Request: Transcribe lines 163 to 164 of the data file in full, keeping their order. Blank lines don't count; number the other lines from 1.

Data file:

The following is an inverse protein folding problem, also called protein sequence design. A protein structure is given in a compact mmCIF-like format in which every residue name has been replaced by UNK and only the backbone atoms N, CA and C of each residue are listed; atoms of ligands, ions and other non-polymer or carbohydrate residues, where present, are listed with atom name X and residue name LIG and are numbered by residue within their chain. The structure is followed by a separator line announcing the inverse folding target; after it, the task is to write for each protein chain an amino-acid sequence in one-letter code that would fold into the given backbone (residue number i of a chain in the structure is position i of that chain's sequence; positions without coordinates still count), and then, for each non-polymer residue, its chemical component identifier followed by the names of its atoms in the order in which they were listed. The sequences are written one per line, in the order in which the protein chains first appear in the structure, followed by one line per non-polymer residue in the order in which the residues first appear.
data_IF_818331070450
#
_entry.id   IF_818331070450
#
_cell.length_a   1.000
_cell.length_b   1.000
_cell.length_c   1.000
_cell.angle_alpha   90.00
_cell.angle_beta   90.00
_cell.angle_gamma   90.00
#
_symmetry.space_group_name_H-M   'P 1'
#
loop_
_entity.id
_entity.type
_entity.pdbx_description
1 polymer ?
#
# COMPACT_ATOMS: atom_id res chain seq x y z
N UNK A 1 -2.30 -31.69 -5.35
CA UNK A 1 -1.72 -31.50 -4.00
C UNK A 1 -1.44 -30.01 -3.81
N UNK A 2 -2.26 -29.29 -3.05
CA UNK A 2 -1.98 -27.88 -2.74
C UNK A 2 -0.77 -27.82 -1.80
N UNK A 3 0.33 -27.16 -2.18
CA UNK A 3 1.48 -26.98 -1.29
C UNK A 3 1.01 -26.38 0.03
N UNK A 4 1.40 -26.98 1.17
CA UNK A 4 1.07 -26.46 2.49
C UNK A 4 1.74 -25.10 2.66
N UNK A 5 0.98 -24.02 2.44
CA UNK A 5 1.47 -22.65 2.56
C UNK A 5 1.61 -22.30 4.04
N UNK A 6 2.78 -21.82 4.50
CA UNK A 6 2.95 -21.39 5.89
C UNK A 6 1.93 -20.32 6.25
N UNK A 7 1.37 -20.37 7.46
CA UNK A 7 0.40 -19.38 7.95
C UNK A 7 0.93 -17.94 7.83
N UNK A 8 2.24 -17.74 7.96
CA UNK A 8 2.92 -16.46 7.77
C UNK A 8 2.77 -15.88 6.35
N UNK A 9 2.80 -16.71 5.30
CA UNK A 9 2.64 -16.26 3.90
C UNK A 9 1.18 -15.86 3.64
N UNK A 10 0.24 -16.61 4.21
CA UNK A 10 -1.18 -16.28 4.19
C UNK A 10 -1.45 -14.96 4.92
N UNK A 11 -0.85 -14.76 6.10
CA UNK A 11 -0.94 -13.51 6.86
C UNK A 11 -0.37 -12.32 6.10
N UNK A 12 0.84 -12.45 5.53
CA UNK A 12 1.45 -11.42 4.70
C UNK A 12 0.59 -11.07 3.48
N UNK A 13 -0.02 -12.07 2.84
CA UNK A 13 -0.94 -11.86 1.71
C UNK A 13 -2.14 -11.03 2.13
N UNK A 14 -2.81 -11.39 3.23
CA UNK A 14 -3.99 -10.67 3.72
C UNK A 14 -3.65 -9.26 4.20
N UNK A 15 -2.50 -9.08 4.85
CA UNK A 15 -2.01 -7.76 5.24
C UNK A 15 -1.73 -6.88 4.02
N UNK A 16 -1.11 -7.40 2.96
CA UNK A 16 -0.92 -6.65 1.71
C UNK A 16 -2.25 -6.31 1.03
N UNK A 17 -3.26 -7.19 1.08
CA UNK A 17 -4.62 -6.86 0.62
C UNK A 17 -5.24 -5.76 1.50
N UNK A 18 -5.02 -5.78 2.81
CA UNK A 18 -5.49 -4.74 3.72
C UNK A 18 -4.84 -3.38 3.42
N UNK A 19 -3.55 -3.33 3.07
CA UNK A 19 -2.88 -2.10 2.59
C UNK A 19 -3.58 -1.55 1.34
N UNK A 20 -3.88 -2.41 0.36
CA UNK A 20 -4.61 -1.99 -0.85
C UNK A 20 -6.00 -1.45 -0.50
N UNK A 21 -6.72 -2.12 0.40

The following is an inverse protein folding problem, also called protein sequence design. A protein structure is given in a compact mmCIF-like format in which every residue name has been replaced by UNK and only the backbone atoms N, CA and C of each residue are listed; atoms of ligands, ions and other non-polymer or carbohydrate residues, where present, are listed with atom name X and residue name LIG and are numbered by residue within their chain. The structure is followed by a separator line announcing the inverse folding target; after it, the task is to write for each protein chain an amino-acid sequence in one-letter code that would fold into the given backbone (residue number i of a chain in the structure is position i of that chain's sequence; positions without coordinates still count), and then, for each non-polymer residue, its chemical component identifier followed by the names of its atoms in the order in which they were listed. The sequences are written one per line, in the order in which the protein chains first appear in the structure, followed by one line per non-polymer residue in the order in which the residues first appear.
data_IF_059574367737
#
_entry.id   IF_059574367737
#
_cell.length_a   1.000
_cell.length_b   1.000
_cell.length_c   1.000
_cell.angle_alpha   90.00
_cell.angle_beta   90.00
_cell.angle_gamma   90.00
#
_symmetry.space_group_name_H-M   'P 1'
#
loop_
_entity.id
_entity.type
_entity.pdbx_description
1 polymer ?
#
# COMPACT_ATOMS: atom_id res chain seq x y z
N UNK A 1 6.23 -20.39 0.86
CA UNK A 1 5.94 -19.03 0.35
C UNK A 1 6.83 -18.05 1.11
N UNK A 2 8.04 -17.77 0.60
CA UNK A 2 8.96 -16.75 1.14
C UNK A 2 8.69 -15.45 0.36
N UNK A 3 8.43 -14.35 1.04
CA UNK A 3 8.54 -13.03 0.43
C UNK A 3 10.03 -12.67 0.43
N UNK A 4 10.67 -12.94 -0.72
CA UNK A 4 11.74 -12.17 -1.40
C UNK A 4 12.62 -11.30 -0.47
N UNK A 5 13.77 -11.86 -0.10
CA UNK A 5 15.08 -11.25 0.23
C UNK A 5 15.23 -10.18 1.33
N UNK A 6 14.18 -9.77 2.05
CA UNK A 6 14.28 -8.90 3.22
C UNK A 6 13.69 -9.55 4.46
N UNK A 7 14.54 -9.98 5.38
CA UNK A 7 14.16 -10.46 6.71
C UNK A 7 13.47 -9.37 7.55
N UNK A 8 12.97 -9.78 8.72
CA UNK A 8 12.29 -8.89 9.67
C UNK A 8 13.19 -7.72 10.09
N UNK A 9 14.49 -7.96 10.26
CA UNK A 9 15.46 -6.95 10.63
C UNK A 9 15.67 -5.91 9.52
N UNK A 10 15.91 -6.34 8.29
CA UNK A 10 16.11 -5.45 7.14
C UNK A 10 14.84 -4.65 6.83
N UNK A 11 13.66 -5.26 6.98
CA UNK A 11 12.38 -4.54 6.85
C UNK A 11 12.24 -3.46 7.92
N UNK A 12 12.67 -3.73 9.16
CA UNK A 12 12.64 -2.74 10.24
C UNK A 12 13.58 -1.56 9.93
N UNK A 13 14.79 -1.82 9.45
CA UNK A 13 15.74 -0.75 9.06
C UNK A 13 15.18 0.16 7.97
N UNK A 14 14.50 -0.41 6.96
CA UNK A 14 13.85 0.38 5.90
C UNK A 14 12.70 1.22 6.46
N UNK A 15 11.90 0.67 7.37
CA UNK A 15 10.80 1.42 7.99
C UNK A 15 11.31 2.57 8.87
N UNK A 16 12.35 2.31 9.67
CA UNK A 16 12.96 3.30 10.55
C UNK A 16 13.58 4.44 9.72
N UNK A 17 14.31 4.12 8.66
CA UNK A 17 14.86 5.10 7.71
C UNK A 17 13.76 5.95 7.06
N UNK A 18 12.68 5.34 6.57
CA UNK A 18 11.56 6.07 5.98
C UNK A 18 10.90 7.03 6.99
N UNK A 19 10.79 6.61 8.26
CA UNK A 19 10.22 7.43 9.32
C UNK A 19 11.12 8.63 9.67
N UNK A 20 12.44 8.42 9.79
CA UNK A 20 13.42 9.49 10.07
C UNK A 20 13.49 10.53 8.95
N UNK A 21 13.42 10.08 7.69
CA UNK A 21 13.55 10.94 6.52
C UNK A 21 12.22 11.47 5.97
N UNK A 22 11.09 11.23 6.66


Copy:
C UNK A 20 13.49 10.53 8.95
N UNK A 21 13.42 10.08 7.69